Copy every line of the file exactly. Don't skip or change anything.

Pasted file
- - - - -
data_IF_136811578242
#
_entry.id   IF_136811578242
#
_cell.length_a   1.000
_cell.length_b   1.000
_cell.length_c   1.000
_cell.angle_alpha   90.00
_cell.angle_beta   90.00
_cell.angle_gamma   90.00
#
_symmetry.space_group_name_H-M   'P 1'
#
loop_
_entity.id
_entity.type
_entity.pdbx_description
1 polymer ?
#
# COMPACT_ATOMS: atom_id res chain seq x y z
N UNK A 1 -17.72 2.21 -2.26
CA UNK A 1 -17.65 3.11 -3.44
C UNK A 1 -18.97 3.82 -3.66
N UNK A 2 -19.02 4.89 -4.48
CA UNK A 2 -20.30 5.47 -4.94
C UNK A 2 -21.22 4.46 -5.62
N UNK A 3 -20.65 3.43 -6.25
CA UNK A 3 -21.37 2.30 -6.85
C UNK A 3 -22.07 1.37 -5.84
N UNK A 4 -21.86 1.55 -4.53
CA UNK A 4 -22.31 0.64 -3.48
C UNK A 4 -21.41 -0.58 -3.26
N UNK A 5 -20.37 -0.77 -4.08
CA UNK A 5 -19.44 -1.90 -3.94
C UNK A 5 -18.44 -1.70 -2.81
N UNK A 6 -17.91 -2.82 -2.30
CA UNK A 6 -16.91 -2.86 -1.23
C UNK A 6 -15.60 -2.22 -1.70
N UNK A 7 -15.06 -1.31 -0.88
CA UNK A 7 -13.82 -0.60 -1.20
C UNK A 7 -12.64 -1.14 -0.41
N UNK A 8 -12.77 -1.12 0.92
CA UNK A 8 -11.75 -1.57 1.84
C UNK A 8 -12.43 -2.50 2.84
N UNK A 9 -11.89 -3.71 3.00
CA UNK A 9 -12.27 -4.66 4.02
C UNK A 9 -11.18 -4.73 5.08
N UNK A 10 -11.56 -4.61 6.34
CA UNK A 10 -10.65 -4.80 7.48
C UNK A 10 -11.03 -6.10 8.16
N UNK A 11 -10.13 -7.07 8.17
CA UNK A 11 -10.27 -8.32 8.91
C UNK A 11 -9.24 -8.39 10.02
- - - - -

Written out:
data_IF_136811578242
#
_entry.id   IF_136811578242
#
_cell.length_a   1.000
_cell.length_b   1.000
_cell.length_c   1.000
_cell.angle_alpha   90.00
_cell.angle_beta   90.00
_cell.angle_gamma   90.00
#
_symmetry.space_group_name_H-M   'P 1'
#
loop_
_entity.id
_entity.type
_entity.pdbx_description
1 polymer ?
#
# COMPACT_ATOMS: atom_id res chain seq x y z
N UNK A 1 -17.72 2.21 -2.26
CA UNK A 1 -17.65 3.11 -3.44
C UNK A 1 -18.97 3.82 -3.66
N UNK A 2 -19.02 4.89 -4.48
CA UNK A 2 -20.30 5.47 -4.94
C UNK A 2 -21.22 4.46 -5.62
N UNK A 3 -20.65 3.43 -6.25
CA UNK A 3 -21.37 2.30 -6.85
C UNK A 3 -22.07 1.37 -5.84
N UNK A 4 -21.86 1.55 -4.53
CA UNK A 4 -22.31 0.64 -3.48
C UNK A 4 -21.41 -0.58 -3.26
N UNK A 5 -20.37 -0.77 -4.08
CA UNK A 5 -19.44 -1.90 -3.94
C UNK A 5 -18.44 -1.70 -2.81
N UNK A 6 -17.91 -2.82 -2.30
CA UNK A 6 -16.91 -2.86 -1.23
C UNK A 6 -15.60 -2.22 -1.70
N UNK A 7 -15.06 -1.31 -0.88
CA UNK A 7 -13.82 -0.60 -1.20
C UNK A 7 -12.64 -1.14 -0.41
N UNK A 8 -12.77 -1.12 0.92
CA UNK A 8 -11.75 -1.57 1.84
C UNK A 8 -12.43 -2.50 2.84
N UNK A 9 -11.89 -3.71 3.00
CA UNK A 9 -12.27 -4.66 4.02
C UNK A 9 -11.18 -4.73 5.08
N UNK A 10 -11.56 -4.61 6.34
CA UNK A 10 -10.65 -4.80 7.48
C UNK A 10 -11.03 -6.10 8.16
N UNK A 11 -10.13 -7.07 8.17
CA UNK A 11 -10.27 -8.32 8.91
C UNK A 11 -9.24 -8.39 10.02